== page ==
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Publication - Advice and guidance

Coronavirus (COVID-19): face coverings and masks

Last updated: 28 Feb 2022 - see all updates
Published: 30 Oct 2020

Rules and guidance on wearing face coverings and masks, including exemptions.

Coronavirus (COVID-19): face coverings and masks
Overview

Overview

Wearing a face covering or mask helps keep you and others safe from COVID-19. You can still catch and pass on the virus even if you have been vaccinated, so wearing a face covering helps to reduce the spread.

By law, everyone age 12 and over must wear a face covering in most indoor public places in Scotland.

Places you need to wear a face covering include:

  • shops
  • bars, restaurants, cafes and nightclubs
  • churches and other places of worship
  • public transport, including stations and bus stops
  • at work (including tradespeople working in people’s homes)

You are also advised to wear a face covering outdoors in crowded places, and especially in places where people gather. For example, outdoor markets and large events. You may want to wear a face covering in the street if it is very busy.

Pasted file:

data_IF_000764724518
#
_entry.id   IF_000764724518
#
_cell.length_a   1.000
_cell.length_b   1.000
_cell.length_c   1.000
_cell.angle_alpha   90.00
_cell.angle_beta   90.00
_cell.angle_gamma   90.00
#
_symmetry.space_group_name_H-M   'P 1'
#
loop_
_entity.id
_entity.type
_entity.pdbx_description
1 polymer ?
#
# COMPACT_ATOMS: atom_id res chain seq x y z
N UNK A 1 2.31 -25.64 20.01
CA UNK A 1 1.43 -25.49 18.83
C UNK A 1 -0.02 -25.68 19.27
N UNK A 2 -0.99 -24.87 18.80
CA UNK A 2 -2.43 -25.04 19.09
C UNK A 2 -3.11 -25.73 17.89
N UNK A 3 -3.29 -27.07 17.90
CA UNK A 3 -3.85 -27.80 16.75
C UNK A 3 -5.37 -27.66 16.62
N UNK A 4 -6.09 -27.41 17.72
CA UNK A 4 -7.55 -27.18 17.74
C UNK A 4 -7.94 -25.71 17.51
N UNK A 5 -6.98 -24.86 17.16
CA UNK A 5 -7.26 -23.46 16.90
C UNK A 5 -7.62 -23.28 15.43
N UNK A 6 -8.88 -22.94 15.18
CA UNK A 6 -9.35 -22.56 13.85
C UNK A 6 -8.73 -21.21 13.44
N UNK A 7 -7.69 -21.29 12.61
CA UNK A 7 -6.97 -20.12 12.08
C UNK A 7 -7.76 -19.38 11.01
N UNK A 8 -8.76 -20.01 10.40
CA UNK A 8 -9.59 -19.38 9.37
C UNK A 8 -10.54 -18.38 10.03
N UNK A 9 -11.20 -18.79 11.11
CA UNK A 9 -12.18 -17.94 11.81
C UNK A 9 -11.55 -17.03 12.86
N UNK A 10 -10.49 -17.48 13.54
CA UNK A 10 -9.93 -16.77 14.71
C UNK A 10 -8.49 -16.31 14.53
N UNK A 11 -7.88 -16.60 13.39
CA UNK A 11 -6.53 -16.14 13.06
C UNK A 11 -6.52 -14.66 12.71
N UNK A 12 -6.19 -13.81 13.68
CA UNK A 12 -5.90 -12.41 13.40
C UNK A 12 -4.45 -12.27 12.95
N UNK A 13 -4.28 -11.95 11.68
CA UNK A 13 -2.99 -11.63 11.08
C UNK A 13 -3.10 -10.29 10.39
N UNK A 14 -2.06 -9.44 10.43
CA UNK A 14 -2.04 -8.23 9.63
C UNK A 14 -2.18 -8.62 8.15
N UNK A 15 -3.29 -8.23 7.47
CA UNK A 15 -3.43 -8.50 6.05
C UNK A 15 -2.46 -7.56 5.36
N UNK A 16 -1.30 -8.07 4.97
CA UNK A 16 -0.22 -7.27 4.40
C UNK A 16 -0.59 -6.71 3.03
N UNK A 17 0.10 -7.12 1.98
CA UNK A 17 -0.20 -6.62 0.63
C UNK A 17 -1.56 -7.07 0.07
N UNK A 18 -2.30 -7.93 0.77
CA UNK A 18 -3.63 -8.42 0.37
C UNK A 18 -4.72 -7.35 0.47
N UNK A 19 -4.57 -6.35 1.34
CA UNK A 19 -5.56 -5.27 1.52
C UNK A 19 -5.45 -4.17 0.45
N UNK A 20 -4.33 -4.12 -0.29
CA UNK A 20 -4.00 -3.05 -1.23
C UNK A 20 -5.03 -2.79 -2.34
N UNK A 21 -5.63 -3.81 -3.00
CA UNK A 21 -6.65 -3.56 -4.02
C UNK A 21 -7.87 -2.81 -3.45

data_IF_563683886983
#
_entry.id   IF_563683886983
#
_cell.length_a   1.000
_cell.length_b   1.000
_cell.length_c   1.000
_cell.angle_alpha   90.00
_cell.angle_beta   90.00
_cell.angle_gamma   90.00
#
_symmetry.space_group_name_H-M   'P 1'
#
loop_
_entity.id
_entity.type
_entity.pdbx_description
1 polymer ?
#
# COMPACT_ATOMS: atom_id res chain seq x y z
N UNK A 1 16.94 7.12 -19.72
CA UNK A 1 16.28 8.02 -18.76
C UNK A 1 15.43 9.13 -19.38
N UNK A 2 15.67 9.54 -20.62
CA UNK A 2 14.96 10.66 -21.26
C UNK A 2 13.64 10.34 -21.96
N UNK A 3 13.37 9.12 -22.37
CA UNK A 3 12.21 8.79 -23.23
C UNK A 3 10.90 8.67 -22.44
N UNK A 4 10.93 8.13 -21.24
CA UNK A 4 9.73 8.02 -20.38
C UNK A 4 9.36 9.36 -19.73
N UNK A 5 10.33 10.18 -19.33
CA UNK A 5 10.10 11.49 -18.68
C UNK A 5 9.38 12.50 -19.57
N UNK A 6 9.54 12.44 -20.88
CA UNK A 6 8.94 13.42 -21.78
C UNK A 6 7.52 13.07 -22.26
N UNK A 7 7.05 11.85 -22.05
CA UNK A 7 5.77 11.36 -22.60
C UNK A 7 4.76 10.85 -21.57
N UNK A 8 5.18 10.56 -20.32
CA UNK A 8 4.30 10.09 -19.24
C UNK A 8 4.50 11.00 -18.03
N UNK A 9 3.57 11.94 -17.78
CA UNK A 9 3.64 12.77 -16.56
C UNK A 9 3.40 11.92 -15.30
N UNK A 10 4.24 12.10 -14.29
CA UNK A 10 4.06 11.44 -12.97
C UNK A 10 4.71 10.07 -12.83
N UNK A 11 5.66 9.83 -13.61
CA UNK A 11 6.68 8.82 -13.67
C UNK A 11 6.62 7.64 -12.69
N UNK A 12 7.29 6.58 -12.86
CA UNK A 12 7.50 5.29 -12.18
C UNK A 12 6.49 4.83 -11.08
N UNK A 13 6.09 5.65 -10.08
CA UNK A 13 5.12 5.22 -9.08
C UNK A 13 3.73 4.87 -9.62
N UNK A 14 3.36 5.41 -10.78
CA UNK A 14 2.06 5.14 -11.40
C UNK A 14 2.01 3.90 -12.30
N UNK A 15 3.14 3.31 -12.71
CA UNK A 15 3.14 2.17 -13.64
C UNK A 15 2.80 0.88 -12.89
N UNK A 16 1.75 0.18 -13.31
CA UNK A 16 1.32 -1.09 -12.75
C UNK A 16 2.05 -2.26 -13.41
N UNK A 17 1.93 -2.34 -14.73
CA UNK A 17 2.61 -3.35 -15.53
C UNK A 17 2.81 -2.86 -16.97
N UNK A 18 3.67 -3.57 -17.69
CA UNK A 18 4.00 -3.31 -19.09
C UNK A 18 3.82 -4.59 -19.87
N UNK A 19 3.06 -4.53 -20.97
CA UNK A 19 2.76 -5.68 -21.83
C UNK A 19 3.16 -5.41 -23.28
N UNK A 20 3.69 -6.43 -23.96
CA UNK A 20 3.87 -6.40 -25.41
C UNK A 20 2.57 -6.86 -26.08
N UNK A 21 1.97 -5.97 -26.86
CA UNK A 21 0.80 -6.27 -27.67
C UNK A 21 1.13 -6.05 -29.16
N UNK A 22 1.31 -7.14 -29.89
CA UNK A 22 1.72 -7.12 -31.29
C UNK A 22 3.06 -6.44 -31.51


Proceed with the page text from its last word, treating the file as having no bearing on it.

There are exemptions to this rule for some people and situations. If exempt, you may choose not to wear a face covering. This would be the case if, for example:

  • you’re under 12 years old
  • you’ve got an illness or disability which means you cannot wear one
  • wearing one would cause you severe distress

There are also some situations when you can temporarily remove your face covering, for example when exercising or when sitting at a table in a restaurant, cafe or bar or when you are eating or drinking. Go to the exemptions section for more information.

Wearing a face covering is just one of the things that you can do to keep yourself and others safe. You should take other precautions, such as:

We will keep the legal requirement to wear face coverings under regular review. Our decisions will continue to be guided by the latest clinical and scientific evidence, to ensure requirements are necessary and proportionate.

First published: 30 Oct 2020 Last updated: 28 Feb 2022 -